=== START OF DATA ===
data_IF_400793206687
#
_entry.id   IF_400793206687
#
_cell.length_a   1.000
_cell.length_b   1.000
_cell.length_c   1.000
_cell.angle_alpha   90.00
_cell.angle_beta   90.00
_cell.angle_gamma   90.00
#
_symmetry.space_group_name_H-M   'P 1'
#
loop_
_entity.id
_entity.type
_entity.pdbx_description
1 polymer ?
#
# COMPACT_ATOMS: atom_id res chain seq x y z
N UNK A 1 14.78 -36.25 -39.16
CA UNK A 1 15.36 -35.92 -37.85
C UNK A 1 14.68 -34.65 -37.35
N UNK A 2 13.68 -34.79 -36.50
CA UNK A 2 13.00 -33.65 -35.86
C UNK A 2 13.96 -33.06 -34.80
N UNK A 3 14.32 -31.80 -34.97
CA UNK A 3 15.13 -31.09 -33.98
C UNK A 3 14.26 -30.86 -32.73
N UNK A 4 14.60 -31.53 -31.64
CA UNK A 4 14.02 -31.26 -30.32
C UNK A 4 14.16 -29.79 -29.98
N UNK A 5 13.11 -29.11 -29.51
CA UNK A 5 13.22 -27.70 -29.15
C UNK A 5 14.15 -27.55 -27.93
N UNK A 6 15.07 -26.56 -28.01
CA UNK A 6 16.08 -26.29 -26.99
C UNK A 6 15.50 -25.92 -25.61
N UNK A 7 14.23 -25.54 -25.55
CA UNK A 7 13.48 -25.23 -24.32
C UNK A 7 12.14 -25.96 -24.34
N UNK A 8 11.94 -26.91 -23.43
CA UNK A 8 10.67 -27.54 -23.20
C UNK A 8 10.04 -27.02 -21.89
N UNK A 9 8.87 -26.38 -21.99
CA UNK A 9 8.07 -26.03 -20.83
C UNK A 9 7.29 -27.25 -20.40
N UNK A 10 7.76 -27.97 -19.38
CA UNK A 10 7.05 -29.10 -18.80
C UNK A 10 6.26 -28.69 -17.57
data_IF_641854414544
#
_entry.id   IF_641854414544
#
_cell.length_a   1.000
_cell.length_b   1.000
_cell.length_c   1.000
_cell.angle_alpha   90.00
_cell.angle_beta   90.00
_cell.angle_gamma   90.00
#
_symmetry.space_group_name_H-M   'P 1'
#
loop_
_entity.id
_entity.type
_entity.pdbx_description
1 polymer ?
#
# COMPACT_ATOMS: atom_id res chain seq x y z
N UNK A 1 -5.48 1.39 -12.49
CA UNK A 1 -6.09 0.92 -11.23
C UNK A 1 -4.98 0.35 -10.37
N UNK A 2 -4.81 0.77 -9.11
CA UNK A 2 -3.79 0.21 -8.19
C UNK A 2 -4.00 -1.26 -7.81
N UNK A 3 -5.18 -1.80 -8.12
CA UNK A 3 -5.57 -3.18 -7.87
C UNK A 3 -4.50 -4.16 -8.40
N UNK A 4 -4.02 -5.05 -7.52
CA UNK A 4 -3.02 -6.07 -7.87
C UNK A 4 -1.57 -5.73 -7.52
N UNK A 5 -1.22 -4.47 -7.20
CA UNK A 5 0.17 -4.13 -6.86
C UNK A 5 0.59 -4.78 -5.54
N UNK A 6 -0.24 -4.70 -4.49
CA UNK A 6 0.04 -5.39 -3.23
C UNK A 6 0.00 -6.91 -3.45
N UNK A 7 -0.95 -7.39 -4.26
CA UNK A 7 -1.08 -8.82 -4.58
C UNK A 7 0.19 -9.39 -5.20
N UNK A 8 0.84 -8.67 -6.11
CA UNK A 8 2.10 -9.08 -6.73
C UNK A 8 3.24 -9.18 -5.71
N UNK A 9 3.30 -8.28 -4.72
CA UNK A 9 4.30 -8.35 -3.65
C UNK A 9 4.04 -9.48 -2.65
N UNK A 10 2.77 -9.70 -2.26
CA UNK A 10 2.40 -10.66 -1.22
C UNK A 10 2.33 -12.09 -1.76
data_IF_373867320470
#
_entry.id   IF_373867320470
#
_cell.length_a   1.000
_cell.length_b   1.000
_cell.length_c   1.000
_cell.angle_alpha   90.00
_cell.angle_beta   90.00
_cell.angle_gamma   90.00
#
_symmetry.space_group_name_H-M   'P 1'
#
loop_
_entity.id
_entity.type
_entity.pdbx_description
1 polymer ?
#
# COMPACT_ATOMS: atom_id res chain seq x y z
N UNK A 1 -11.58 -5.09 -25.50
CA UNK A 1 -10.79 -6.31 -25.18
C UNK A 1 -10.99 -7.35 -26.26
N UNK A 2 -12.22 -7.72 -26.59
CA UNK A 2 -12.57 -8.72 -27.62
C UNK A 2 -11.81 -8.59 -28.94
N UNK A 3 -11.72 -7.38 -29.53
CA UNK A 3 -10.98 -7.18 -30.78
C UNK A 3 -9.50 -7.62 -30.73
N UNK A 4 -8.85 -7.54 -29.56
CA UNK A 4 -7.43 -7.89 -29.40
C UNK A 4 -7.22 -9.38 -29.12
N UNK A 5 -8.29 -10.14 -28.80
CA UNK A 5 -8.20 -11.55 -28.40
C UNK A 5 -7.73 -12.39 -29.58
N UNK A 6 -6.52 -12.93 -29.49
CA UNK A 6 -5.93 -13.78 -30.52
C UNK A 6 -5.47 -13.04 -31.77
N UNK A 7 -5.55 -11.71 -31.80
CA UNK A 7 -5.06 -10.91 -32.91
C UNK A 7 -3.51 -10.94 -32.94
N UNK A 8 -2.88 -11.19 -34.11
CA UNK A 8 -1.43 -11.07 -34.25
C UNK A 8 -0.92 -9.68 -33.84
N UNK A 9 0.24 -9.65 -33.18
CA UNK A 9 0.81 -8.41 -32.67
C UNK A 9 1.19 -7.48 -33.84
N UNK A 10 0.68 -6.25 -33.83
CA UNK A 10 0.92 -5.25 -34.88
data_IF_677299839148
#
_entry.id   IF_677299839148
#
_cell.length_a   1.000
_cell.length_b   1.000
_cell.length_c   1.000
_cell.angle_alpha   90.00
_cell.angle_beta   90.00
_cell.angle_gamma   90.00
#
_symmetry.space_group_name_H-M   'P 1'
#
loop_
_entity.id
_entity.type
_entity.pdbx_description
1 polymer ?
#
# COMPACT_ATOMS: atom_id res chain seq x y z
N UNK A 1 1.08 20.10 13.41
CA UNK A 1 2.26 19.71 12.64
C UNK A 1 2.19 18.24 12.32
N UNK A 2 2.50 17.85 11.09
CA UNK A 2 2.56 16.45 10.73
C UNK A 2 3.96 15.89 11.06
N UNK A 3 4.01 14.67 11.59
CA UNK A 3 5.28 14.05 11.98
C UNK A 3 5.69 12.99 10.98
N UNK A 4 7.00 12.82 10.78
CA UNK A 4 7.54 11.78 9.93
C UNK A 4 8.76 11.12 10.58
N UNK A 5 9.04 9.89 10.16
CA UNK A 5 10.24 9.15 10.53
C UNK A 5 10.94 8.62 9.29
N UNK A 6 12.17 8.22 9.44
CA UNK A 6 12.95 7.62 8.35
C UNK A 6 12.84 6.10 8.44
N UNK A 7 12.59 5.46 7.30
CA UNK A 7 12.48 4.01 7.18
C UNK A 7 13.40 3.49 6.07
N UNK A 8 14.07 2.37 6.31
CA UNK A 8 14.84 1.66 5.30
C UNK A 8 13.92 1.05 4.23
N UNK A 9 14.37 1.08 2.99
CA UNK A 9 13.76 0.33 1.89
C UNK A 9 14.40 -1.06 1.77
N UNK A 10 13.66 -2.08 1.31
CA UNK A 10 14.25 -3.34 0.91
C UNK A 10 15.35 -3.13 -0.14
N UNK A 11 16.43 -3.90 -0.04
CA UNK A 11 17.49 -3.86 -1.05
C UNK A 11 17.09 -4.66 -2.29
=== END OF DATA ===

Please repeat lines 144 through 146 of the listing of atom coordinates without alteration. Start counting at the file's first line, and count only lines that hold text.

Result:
C UNK A 8 -0.92 -9.68 -33.84
N UNK A 9 0.24 -9.65 -33.18
CA UNK A 9 0.81 -8.41 -32.67